Since 1960, cities have experienced explosive growth, and increasingly geographers have been attracted to study them. Ernest Griffen and Larry Ford developed an influential schematic and qualitative model of Latin American urban structure which has subsequently been amended and critiqued as perhaps underestimating the diversity of influences on urban form. Urban geographers have been influenced by a variety of Marxist and other social science approaches in developing tools for dealing with such urban issues as the informal economy, migration, and the impacts of globalization. Influential scholars have included the Spanish-born and French-trained sociologist Manuel Castells, who authored numerous works on society and economy in urban places. The British-trained geographer, Peter Ward (1998), has published extensively on housing and urban geography of Mexico. Lawrence Brown and his student Victoria Lawson have provided innovative analyses of urban migration and economy. The distinction between urban and rural has increasingly become blurred as geographers see similar sociospatial development processes at work in both realms.

Geographers have worked on the political geography of Latin America, which, although not as dynamic as that of Eastern Europe, has exhibited considerable tensions. Carlos Reboratti (1987) has analyzed the geopolitical myths surrounding proposals for a new Argentine capital, while Cesar Caviedes (1995) and Jack Child (1985) have examined the salience of geopolitics in guiding policy in South America. Outside of academic geography, geopolitics has also been a popular subject for military officers, and even dictators such as Augusto Pinochet.

Geographers have also been concerned with studying how Latin America has been perceived and represented by both insiders and outsiders, by different interpretive communities, and how these spatial or locational perceptions interact with systems of power and knowledge. For example, Karl Zimmerer (1996) has examined how different groups interpret soil erosion in Andean Bolivia, thus creating potential for confusion in conservation planning. This is an exciting area with considerable growth potential.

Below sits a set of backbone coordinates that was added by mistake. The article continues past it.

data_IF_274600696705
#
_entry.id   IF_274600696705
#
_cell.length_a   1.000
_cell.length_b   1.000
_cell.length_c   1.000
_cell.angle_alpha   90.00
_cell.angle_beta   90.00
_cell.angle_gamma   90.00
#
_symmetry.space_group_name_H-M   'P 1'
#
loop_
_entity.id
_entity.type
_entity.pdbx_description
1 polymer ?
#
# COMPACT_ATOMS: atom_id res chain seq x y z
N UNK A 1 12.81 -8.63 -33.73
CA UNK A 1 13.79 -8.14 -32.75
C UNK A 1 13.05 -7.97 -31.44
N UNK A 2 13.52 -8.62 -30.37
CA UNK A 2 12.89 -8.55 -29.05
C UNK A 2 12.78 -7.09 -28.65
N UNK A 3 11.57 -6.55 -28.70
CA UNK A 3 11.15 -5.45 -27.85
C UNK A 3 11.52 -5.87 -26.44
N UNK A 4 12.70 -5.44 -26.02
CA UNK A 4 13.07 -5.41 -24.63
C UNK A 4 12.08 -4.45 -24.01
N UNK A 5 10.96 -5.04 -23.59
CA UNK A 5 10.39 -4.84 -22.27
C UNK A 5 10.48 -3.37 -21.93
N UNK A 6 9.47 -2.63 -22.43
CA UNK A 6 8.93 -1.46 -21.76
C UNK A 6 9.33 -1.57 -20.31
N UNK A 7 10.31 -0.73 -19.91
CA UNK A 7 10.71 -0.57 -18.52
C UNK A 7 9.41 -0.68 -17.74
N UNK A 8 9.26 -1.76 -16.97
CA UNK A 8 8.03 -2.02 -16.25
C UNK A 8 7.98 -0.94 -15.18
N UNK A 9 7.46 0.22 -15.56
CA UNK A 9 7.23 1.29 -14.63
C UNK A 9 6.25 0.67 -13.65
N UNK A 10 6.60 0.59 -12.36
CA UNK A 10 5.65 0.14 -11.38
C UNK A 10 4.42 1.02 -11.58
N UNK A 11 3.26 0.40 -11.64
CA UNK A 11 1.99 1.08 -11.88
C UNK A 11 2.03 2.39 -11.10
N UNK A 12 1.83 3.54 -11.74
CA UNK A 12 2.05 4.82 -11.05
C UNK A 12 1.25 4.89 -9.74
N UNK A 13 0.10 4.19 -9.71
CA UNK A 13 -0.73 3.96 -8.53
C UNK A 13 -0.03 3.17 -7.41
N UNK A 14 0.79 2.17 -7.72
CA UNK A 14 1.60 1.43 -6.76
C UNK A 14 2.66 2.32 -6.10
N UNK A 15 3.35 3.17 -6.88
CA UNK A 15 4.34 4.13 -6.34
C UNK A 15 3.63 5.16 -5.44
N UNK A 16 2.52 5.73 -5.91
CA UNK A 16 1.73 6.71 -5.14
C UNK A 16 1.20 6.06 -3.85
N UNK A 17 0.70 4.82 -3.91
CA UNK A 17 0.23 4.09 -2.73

4. Human–Environment Relations

The interest in global environmental change has led to the creation of projects to study the impact of climate change on Latin American environments and societies. British geographer Martin Parry, working with teams in Ecuador and Brazil, coordinated a pioneering project modeling the impacts of projected climatic changes. His methodology involved using specialists to model various systems (social, economic, environmental), and then to model the interactions between these systems. Many geographers have worked to document human dimensions of environmental change at a variety of scales, from the local to the regional (Steve Walsh and his colleagues in the Ecuadorian Amazon, Bill Turner and his colleagues in Yucatan, Diana Liverman and Karl Butzer (1992) in Mexico).